By Paul E. Almeida, President, DPE
In conjunction with AFM’s recent convention in Las Vegas, a Career Conference was held. I was fortunate to see first hand how AFM reached out to aspiring musicians to help them better understand how the music industry works. The conference successfully brought these musicians together with professional musicians to learn more about the music business. AFM is to be commended for initiating this program to share with others the knowledge they have about the complexity of the music industry.
Such programs are vital because while young musicians may be taught to play, they often are not taught how to make a living from their music. Students need to know that AFM protects the rights of musicians. They need to know that without the scale for musician pay established by AFM, their pay would be much less.
Today, performing artists face working conditions characterized by no security, sporadic employment, multiple employers, low income, intense competition and frequent rejection — as well as excitement and glamour and, occasionally, fame and rich rewards. DPE research has shown that musicians experience widely divergent earnings, with symphony orchestras paying between $22,000 and $100,000 in the 1999-2000 season. By 2008, employment projections for musicians will reach 314,000, up from 273,000 in 1998.
AFM pioneered efforts to secure for musicians a share in the increased revenue created by new technology that exploits their work. In the 1940s, AFM negotiated with the recording industries to provide a Music Performance Trust Fund that uses employer contributions to underwrite free musical events across the country, thus promoting the employment of musicians and use of live music. In addition, it negotiated the AFM Theatrical and Television, Motion Picture Special Payments Fund and the Phonograph Record Manufacturers Special Payments Fund, which provide payments to musicians from the sale of their recorded work. In the last decade, AFM lobbied for changes in U.S. Copyright law so that musicians could receive royalties from the use made of their works that are digitally recorded.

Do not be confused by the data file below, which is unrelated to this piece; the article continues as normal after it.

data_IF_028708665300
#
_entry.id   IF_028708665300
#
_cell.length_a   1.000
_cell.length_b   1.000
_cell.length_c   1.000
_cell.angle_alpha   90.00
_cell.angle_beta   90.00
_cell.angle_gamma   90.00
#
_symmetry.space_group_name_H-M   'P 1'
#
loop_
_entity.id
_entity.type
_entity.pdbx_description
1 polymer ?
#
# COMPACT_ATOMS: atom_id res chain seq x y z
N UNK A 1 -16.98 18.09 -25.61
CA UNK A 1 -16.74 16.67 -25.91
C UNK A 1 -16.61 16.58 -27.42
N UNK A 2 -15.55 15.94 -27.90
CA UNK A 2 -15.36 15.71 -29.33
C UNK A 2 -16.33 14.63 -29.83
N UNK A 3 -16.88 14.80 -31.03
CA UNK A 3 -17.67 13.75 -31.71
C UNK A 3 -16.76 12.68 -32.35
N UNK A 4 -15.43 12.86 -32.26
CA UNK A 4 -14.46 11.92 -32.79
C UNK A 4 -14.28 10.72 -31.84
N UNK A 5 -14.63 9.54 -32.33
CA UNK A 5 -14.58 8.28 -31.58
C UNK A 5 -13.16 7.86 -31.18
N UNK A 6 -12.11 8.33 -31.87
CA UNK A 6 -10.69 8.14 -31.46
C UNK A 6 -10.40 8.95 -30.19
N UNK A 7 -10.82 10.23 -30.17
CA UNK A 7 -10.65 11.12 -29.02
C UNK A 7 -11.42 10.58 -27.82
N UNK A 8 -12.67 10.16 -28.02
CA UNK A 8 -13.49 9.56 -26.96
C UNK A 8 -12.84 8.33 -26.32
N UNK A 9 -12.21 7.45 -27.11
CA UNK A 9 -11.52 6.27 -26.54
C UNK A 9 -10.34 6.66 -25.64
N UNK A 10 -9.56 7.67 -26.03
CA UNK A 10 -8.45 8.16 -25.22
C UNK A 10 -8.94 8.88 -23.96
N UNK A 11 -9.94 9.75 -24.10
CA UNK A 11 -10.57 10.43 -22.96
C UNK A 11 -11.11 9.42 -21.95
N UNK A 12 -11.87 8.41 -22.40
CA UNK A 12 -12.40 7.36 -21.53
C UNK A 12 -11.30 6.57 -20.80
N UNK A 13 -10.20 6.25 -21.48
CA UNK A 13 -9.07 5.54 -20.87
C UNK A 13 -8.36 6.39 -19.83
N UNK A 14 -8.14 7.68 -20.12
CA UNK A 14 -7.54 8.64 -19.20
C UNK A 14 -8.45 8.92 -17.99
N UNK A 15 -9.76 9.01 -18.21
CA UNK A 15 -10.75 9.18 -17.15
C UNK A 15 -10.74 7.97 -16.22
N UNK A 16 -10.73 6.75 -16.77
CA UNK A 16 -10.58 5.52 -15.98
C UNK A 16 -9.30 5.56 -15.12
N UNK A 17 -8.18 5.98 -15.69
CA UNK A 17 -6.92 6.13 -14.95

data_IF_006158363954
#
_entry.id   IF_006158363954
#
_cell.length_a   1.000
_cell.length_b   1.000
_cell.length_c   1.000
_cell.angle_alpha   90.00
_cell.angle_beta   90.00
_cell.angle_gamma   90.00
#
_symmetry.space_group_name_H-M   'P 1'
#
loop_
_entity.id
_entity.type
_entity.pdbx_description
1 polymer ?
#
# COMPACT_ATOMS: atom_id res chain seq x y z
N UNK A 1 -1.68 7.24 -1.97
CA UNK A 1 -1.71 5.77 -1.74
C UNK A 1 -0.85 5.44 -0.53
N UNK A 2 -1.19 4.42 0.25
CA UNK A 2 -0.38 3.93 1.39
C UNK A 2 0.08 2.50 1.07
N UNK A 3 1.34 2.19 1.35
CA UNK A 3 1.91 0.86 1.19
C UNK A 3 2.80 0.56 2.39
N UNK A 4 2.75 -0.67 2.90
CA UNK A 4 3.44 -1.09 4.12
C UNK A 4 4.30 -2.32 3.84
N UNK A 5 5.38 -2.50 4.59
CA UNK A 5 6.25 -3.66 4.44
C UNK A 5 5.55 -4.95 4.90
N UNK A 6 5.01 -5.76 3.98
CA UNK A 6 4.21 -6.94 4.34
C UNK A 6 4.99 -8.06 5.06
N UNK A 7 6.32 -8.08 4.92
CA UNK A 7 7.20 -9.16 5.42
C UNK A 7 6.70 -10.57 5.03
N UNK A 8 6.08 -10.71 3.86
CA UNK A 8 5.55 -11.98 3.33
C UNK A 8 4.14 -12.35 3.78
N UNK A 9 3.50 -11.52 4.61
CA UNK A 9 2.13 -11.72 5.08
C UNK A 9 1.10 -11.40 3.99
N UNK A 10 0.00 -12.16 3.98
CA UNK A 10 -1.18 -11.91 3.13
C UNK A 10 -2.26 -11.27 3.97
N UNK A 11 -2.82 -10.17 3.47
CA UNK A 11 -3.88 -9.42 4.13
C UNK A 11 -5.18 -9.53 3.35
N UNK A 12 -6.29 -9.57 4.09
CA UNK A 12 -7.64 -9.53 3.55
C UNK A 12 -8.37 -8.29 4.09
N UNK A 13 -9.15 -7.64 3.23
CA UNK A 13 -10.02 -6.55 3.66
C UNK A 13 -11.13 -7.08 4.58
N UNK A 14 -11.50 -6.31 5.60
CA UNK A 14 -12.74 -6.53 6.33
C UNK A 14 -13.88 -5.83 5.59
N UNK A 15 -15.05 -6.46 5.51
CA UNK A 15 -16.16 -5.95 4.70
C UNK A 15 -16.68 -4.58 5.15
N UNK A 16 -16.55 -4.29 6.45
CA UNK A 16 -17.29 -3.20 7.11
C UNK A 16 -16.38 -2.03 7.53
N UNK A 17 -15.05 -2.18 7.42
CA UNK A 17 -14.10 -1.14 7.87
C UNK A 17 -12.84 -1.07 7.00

These accomplishments required constant lobbying to reform outdated copyright laws, as technological changes make it easier and cheaper to pirate, counterfeit or bootleg performers’ work. Through unions, musicians are devising creative ways to adapt to these technologies while protecting their professions and themselves.
As people adapt to the concept that an idea can be owned, copyright policies need to reflect that. As technology provides yet another way to share music, so must we provide a way to compensate the creator. DPE believes that creators should be properly rewarded, honored, and respected for what they contribute. If they’re not, eventually all of society suffers.
Belonging to AFM is important for professional musicians, because it allows them the opportunity to work together and cooperate with their colleagues. Being involved with DPE helps AFM find empathetic allies, not only with other entertainment unions but also with all unions representing professional workers. Through DPE, AFM has a platform to address issues critical to its members and a vehicle to convey those concerns through the AFL-CIO to the labor community at large.
As technology changes at an alarming rate, as free marketeers continually change the marketplace, as intellectual property and creative rights are attacked, and as business pressures from right-sizing to down-sizing place constraints on workers, now more than ever professionals need to come together to protect their professions and their professional dignity. DPE works with its 23 affiliated national and international unions representing more than 4 million professionals to do just that.